Lose a hand? Dean Kamen’s DEKA arm, aka the “Luke arm,” is a robotic prosthesis that will let you grasp an egg or open a beer. The Luke arm is a cutting edge piece of technology based on a backward idea – let’s replace the thing that went missing by replicating it with metal and motors. Whether it’s an artificial leg or a glass eye, prostheses often seek to reproduce not only the function of the body part, but the form and feel as well.
There are good reasons to want to reproduce form and feel along with function. The first reason is that our original bits and pieces work quite well. The human body as a whole is a natural marvel, let alone the immense complexity and dexterity of our hands, eyes, hearts, and legs. No need to reinvent the wheel, just replicate the natural model you’ve been given.

The second, less obvious reason, is that we as a society have been and remain deeply uncomfortable with amputees and prosthetics. Many people don’t know what to do when faced with an artificial arm or leg. I wish it were different, but it largely isn’t. So prostheses are designed to look like whatever it is they replicate to hide the fact that the arm or leg or eye isn’t biological.

That methodology is being challenged by a few recent innovations: Össur’s now famous Cheetah blades, Kaylene Kau‘s tentacle arm, and the artificial heart with no heartbeat.

These new prostheses and artificial organs are a result of approaching the problem by asking “What does this piece allow us to do?” not “How do we build an artificial one?” The implications for how humans will view themselves in the coming decades are monumental.

There are three major ways in which non-standard prosthetics and artificial organs will change the way we come to understand the human form…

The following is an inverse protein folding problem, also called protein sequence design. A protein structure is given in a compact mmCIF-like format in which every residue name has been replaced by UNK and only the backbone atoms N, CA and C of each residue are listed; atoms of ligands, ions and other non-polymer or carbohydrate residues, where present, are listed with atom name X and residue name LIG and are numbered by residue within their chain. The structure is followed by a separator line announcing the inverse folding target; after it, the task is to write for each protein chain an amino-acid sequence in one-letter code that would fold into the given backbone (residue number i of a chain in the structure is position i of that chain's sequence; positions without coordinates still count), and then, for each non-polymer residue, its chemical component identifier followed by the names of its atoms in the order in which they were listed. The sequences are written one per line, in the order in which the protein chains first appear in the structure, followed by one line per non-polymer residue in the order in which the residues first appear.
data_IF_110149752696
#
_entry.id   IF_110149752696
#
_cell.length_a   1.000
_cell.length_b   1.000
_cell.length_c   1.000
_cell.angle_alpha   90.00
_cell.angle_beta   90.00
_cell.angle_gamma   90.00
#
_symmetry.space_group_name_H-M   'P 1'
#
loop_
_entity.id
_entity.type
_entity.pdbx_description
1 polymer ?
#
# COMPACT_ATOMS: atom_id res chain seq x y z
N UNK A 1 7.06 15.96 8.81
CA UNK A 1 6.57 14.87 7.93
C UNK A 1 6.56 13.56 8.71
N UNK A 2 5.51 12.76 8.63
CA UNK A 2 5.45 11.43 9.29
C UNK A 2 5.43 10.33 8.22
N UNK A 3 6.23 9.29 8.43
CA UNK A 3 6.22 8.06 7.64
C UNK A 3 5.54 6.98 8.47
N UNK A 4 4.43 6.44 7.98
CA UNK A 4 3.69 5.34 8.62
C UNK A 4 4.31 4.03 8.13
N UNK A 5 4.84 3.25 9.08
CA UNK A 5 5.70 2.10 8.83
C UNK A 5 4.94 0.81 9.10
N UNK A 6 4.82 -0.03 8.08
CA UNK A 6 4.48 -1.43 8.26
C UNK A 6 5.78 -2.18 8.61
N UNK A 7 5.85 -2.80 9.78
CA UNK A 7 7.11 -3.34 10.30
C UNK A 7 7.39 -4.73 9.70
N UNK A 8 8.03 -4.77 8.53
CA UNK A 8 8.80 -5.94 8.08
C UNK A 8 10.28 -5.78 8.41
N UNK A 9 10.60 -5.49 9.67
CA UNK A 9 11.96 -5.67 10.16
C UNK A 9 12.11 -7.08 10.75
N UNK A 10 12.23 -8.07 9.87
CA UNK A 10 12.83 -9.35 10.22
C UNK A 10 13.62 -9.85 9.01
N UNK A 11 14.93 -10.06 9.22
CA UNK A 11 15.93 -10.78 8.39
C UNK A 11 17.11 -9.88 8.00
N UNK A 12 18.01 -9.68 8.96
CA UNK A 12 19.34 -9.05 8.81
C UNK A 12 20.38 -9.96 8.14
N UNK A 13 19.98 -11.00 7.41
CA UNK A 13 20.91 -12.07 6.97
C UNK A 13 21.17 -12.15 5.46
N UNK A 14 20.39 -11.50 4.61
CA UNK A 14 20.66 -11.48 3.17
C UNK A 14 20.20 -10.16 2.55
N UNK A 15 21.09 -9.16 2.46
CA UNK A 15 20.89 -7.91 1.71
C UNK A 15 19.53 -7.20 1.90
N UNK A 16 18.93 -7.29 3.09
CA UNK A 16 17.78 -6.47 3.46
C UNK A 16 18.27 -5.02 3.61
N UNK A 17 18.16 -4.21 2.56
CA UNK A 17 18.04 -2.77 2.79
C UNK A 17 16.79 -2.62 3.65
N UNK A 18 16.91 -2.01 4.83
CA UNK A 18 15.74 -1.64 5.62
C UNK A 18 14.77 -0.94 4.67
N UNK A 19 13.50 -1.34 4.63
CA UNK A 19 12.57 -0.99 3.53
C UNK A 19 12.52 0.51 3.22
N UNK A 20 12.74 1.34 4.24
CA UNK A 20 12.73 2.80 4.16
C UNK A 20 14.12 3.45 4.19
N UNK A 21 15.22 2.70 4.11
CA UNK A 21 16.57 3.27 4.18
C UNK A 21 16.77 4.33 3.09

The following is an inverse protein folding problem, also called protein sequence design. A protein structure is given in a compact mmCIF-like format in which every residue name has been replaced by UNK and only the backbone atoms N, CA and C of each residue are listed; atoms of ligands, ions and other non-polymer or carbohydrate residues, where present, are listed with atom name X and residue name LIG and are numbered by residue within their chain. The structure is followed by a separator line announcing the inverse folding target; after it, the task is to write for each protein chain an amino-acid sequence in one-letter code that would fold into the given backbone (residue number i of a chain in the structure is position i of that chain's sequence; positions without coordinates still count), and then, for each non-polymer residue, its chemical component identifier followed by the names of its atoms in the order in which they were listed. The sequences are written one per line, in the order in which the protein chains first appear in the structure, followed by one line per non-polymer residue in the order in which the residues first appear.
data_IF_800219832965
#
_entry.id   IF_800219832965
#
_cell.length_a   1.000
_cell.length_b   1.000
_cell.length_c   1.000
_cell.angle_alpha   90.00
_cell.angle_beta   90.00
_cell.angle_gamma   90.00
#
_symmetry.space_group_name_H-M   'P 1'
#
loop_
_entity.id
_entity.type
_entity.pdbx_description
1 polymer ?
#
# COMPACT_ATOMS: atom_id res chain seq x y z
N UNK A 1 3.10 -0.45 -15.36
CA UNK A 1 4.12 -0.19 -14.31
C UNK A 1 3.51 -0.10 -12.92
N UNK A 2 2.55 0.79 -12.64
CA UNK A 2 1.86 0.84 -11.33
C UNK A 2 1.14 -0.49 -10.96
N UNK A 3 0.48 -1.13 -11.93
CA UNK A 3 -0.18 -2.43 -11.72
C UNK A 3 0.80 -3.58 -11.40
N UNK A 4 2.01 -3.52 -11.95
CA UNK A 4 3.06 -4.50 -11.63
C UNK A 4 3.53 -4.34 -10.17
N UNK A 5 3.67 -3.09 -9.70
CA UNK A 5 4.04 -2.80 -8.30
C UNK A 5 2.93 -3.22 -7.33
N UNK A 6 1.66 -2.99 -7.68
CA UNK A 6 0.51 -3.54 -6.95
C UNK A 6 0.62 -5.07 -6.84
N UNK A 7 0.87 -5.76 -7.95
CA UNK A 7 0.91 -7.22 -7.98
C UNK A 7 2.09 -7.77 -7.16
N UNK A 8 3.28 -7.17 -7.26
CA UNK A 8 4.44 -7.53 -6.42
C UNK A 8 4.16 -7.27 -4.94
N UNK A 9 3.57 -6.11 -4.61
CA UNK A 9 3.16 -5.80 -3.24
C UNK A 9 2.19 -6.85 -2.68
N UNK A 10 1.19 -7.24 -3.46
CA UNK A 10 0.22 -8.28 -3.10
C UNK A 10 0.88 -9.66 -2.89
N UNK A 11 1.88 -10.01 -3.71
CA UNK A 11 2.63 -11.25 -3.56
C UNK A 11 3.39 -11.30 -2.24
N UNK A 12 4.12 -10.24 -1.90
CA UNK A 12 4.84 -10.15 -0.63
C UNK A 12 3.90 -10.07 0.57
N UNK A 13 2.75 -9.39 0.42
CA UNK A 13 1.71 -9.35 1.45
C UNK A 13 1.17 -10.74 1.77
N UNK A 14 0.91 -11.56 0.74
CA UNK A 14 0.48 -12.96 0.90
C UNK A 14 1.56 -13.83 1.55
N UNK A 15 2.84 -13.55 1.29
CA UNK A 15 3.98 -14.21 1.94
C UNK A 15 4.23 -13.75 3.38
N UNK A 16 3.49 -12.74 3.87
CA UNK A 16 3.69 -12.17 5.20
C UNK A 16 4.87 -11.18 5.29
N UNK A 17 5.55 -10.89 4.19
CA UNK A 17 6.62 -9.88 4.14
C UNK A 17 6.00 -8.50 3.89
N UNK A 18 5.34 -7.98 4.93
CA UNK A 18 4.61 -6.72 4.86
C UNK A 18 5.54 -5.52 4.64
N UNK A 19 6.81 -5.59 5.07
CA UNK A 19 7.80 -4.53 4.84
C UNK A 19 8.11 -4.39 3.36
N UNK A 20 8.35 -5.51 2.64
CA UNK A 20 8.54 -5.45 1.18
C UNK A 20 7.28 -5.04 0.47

Kyle Munkittrick, IEET Program Director: Envisioning the Future, is a recent graduate of New York University, where he received his Master's in bioethics and critical theory.
Nicole Sallak Anderson is a Computer Science graduate from Purdue University. She developed encryption and network security software, which inspired the eHuman Trilogy—both eHuman Dawn and eHuman Deception are available at Amazon, the third installment is expected in early 2016. She is a member of the advisory board for the Lifeboat Foundation and the Institute for Ethics and Emerging Technologies.
Print Email permalink (0) Comments (6982) Hits •  subscribe Share on facebook Stumble This submit to reddit submit to digg


YOUR COMMENT (IEET's comment policy)

Login or Register to post a comment.

Next entry: Vacation in Libertarian Paradise

Previous entry: The Artificial Ape pt1


RSSIEET Blog | email list | newsletter |
The IEET is a 501(c)3 non-profit, tax-exempt organization registered in the State of Connecticut in the United States.

East Coast Contact: Executive Director, Dr. James J. Hughes,
56 Daleville School Rd., Willington CT 06279 USA 
Email: director @     phone: 860-428-1837

West Coast Contact: Managing Director, Hank Pellissier
425 Moraga Avenue, Piedmont, CA 94611
Email: hank @